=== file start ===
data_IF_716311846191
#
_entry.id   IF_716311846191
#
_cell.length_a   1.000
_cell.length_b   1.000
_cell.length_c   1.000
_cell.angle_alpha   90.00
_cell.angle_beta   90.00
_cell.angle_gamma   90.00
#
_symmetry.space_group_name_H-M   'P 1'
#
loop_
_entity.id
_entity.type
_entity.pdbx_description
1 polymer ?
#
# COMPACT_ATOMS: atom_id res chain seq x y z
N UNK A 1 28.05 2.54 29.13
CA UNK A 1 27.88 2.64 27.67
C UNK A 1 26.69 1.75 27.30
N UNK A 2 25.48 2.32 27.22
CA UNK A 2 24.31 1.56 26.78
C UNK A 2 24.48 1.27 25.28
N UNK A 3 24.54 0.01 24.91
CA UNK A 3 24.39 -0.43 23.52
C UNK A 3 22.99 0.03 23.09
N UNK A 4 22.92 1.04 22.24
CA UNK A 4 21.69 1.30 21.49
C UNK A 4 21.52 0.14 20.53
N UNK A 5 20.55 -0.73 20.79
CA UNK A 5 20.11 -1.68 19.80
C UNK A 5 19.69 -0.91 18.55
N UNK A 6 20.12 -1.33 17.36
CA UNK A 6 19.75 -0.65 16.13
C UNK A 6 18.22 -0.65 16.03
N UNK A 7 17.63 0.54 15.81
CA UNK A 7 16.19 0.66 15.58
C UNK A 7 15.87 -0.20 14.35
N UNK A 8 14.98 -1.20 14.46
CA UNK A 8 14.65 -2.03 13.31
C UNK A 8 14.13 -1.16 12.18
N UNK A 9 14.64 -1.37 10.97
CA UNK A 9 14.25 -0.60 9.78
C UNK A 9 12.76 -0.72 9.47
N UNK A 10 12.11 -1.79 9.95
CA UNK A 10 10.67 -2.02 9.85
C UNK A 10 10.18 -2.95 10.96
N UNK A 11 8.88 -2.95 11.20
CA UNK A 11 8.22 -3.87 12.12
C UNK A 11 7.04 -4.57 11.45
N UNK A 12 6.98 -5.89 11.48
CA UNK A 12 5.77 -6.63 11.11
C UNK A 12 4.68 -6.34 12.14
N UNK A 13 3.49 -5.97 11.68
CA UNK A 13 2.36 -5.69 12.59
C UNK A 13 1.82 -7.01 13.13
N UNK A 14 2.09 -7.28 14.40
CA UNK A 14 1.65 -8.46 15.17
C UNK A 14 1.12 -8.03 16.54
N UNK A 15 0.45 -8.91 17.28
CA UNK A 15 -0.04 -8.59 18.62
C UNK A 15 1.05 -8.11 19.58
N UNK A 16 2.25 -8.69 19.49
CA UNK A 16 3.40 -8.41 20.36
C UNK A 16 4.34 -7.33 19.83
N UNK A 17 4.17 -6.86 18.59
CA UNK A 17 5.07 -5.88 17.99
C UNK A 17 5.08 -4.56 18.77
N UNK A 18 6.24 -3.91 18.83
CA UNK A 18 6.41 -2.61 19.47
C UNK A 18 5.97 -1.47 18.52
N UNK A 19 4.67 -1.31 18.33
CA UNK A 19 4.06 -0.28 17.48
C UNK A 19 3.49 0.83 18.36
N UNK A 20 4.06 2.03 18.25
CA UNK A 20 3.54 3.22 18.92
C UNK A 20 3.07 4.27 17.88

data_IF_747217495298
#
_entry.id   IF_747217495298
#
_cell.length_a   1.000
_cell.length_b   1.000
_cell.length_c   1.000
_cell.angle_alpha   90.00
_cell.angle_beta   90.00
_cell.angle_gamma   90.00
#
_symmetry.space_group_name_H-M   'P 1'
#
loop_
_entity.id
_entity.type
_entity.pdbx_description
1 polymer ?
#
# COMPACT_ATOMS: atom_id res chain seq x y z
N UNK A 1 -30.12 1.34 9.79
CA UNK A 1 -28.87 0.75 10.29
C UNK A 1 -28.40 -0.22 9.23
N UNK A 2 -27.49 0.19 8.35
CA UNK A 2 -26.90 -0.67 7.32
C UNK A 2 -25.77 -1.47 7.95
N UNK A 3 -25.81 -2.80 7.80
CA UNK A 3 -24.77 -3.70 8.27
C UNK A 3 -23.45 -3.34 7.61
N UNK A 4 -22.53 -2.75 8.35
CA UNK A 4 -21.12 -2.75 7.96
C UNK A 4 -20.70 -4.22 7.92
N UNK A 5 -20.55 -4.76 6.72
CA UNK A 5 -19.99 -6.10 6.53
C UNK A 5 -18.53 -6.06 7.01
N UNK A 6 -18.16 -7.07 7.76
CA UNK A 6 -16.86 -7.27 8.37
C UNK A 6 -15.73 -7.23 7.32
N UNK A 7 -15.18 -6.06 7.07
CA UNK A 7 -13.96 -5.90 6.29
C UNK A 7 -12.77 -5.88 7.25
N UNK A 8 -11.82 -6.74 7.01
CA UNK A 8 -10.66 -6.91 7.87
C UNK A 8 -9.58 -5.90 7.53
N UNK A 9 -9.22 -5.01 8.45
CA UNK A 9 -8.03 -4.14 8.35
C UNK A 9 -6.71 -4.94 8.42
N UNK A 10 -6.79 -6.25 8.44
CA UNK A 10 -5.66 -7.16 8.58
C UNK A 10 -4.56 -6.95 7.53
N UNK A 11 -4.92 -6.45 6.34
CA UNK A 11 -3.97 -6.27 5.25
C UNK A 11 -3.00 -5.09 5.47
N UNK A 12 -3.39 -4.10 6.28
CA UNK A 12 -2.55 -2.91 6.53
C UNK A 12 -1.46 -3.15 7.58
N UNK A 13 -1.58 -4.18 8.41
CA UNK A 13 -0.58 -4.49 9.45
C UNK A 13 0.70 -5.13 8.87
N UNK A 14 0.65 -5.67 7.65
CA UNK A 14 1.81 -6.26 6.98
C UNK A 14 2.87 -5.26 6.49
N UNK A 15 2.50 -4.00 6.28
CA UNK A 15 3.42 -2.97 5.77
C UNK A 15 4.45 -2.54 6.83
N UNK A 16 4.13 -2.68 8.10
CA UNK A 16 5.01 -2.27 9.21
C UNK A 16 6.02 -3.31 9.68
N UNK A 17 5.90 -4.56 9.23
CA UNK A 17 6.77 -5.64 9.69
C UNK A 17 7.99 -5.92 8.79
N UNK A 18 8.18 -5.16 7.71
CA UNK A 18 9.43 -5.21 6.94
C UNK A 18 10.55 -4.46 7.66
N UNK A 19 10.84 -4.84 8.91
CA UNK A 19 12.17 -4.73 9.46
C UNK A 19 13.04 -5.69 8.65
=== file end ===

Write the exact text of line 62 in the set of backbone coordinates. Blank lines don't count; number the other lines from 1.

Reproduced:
C UNK A 14 1.12 -8.03 16.54